Getting Started

PostgreSQL transport

NuGet Package: NServiceBus.Transport.PostgreSql (8.x)
Target Version: NServiceBus 9.x

The PostgreSQL transport implements a message queuing mechanism on top of PostgreSQL.

Transport at a glance

TransactionsNone, ReceiveOnly, SendsAtomicWithReceive
Large message bodiesPostgreSQL can handle arbitrary message size within available resources, very large messages via data bus
Scale-outCompeting consumer
Scripted DeploymentSQL Scripts
Native integrationSupported, see SQL statements used by the transport


A basic use of the PostgreSQL transport is as follows:

endpointConfiguration.UseTransport(new PostgreSqlTransport("connectionString"));

How it works

PostgreSQL transport uses tables to represent queues and store messages. The PostgreSQL transport is best considered as a brokered transport, like RabbitMQ, rather than a store-and-forward transport, such as MSMQ.


  • No additional licensing and training costs; many organizations have PostgreSQL installed and have the knowledge required to manage it.
  • Mature tooling, such as pgAdmin.
  • Queues support competing consumers.
  • Can share database transaction context with SQL Persistence, Marten and EntityFramework to ensure data consistency for Sagas and business data.


  • No local store-and-forward mechanism; when a PostgreSQL instance is down, the endpoint cannot send nor receive messages.
  • In centralized deployment scenarios, maximum throughput applies for the whole system, not individual endpoints. For example, if PostgreSQL can handle 2000 msg/s on the given hardware, each one of the 10 endpoints deployed on this machine can only receive a maximum of 200 msg/s (on average).
  • When using PostgreSQL transport, a database table serves as a queue for the messages for the endpoints. These tables are polled periodically to see if messages need to be processed by the endpoints. Although the polling interval is one second, this may still lead to delays in processing a message. For environments where low latency is required, consider using other transports that use queuing technologies, such as RabbitMQ.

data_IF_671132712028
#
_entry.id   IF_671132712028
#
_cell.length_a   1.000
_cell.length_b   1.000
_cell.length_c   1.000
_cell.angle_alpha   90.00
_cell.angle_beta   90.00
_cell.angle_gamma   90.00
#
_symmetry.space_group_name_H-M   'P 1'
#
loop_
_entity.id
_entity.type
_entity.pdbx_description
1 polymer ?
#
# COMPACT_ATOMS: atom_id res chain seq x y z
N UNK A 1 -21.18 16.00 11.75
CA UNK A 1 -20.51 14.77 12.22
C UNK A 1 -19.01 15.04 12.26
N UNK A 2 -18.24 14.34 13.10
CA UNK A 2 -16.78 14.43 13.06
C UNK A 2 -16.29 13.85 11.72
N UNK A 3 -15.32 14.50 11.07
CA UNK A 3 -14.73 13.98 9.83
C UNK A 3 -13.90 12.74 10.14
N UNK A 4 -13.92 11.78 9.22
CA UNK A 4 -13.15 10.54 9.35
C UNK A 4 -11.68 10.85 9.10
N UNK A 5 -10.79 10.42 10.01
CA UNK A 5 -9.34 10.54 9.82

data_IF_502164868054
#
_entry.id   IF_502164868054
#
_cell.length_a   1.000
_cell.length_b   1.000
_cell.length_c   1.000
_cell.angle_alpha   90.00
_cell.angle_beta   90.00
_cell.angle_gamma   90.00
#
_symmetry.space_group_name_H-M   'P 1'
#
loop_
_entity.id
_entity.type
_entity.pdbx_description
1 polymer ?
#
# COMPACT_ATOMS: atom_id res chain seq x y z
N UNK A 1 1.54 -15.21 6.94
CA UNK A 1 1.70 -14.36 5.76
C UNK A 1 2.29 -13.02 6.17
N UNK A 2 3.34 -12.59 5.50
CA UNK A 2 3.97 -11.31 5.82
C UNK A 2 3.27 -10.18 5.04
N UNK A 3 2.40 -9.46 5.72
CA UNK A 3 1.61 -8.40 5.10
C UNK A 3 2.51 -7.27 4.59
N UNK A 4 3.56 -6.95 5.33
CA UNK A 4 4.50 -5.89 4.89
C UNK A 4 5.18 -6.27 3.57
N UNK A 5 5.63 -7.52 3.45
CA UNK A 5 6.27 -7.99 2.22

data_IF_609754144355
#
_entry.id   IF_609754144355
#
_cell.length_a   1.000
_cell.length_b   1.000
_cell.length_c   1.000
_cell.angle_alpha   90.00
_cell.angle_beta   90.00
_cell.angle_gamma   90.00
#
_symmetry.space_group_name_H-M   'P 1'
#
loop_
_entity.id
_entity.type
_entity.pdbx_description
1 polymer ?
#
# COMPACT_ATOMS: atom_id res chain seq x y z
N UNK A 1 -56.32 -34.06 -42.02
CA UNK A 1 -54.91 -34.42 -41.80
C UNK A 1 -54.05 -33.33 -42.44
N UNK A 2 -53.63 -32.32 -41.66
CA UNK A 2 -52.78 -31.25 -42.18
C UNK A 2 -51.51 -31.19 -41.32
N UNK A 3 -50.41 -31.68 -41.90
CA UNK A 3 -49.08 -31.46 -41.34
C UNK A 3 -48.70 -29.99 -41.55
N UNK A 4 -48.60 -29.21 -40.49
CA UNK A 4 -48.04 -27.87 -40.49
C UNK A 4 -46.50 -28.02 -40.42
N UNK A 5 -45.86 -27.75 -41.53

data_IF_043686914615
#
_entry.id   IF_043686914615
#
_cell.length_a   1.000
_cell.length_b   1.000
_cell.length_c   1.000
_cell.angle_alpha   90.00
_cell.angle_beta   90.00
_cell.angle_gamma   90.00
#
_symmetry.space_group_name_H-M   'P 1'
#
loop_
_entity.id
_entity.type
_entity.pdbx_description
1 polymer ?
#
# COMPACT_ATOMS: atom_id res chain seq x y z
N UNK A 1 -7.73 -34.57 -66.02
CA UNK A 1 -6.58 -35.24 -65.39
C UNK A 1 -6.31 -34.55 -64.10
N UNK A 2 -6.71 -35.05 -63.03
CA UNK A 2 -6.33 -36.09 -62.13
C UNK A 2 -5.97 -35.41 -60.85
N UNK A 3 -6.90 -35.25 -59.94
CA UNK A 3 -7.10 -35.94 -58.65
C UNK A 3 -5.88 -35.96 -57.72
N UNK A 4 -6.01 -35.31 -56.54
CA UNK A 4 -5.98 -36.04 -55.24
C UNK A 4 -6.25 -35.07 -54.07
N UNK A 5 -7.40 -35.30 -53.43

Deployment considerations


Security considerations for PostgreSQL transport should follow the principle of least privilege.

Each endpoint should use a dedicated PostgreSQL principal with SELECT and DELETE permissions on its input queue tables and INSERT permission on input queue tables of endpoints it sends messages to. Each endpoint should also have permissions to insert rows to audit and error queue tables.

Dedicated schemas can be used to manage fine-grained access control to various database objects used by the endpoint, including its queue tables.


When an exception occurs during message handling, the transaction is already in doubt and must be rolled back. Failure info is stored in memory, and can't influence the next step for that message (immediate retry, delayed retry, or forward to the error queue) until the next time it is processed on that node.

When an endpoint is scaled out to multiple instances, more retries may be observed than configured, as each instance accumulates failures until a single node has observed enough retries to escalate to delayed retries. It is also possible for immediate retries to be observed on a different instance even when Recoverability is configured for zero immediate retries.


PostgreSQL transport supports following transaction handling modes: receive only, send atomic with receive, and no transactions. It does not support Transaction scope mode due to the limitations in the design of the PostgreSQL database and the System.Transactions library.

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